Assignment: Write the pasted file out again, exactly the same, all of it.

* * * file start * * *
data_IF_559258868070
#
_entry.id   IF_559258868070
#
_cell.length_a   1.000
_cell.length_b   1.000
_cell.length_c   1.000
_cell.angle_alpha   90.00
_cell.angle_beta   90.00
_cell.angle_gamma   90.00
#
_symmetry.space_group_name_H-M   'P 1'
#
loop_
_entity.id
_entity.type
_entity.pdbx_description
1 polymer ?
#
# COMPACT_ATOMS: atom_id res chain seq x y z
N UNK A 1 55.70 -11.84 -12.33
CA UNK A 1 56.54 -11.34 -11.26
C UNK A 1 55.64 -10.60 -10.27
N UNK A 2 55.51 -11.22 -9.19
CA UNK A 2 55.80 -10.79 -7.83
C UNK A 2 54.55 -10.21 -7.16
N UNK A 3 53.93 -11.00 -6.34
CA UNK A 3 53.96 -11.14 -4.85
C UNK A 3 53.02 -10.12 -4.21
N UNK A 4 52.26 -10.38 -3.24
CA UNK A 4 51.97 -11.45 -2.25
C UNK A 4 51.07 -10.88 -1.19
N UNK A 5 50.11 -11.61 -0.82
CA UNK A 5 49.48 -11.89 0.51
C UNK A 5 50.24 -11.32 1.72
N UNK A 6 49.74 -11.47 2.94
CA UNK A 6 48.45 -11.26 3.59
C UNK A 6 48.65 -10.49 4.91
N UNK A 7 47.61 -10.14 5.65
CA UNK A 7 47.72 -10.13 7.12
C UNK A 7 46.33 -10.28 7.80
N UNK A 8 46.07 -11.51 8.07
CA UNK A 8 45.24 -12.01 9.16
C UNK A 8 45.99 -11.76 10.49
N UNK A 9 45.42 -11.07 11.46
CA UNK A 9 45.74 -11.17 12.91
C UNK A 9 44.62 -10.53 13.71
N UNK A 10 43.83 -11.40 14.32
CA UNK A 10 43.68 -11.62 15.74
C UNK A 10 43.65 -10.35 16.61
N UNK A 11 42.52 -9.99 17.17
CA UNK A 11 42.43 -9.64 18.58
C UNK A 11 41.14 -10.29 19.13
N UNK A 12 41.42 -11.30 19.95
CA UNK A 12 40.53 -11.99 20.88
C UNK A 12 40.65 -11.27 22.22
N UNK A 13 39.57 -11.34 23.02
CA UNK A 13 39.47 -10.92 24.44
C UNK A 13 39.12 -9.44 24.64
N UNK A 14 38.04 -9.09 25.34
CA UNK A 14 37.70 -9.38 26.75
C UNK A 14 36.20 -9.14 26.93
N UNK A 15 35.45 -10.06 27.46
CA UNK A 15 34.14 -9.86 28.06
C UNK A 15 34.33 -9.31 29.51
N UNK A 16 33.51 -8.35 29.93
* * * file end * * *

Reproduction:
data_IF_559258868070
#
_entry.id   IF_559258868070
#
_cell.length_a   1.000
_cell.length_b   1.000
_cell.length_c   1.000
_cell.angle_alpha   90.00
_cell.angle_beta   90.00
_cell.angle_gamma   90.00
#
_symmetry.space_group_name_H-M   'P 1'
#
loop_
_entity.id
_entity.type
_entity.pdbx_description
1 polymer ?
#
# COMPACT_ATOMS: atom_id res chain seq x y z
N UNK A 1 55.70 -11.84 -12.33
CA UNK A 1 56.54 -11.34 -11.26
C UNK A 1 55.64 -10.60 -10.27
N UNK A 2 55.51 -11.22 -9.19
CA UNK A 2 55.80 -10.79 -7.83
C UNK A 2 54.55 -10.21 -7.16
N UNK A 3 53.93 -11.00 -6.34
CA UNK A 3 53.96 -11.14 -4.85
C UNK A 3 53.02 -10.12 -4.21
N UNK A 4 52.26 -10.38 -3.24
CA UNK A 4 51.97 -11.45 -2.25
C UNK A 4 51.07 -10.88 -1.19
N UNK A 5 50.11 -11.61 -0.82
CA UNK A 5 49.48 -11.89 0.51
C UNK A 5 50.24 -11.32 1.72
N UNK A 6 49.74 -11.47 2.94
CA UNK A 6 48.45 -11.26 3.59
C UNK A 6 48.65 -10.49 4.91
N UNK A 7 47.61 -10.14 5.65
CA UNK A 7 47.72 -10.13 7.12
C UNK A 7 46.33 -10.28 7.80
N UNK A 8 46.07 -11.51 8.07
CA UNK A 8 45.24 -12.01 9.16
C UNK A 8 45.99 -11.76 10.49
N UNK A 9 45.42 -11.07 11.46
CA UNK A 9 45.74 -11.17 12.91
C UNK A 9 44.62 -10.53 13.71
N UNK A 10 43.83 -11.40 14.32
CA UNK A 10 43.68 -11.62 15.74
C UNK A 10 43.65 -10.35 16.61
N UNK A 11 42.52 -9.99 17.17
CA UNK A 11 42.43 -9.64 18.58
C UNK A 11 41.14 -10.29 19.13
N UNK A 12 41.42 -11.30 19.95
CA UNK A 12 40.53 -11.99 20.88
C UNK A 12 40.65 -11.27 22.22
N UNK A 13 39.57 -11.34 23.02
CA UNK A 13 39.47 -10.92 24.44
C UNK A 13 39.12 -9.44 24.64
N UNK A 14 38.04 -9.09 25.34
CA UNK A 14 37.70 -9.38 26.75
C UNK A 14 36.20 -9.14 26.93
N UNK A 15 35.45 -10.06 27.46
CA UNK A 15 34.14 -9.86 28.06
C UNK A 15 34.33 -9.31 29.51
N UNK A 16 33.51 -8.35 29.93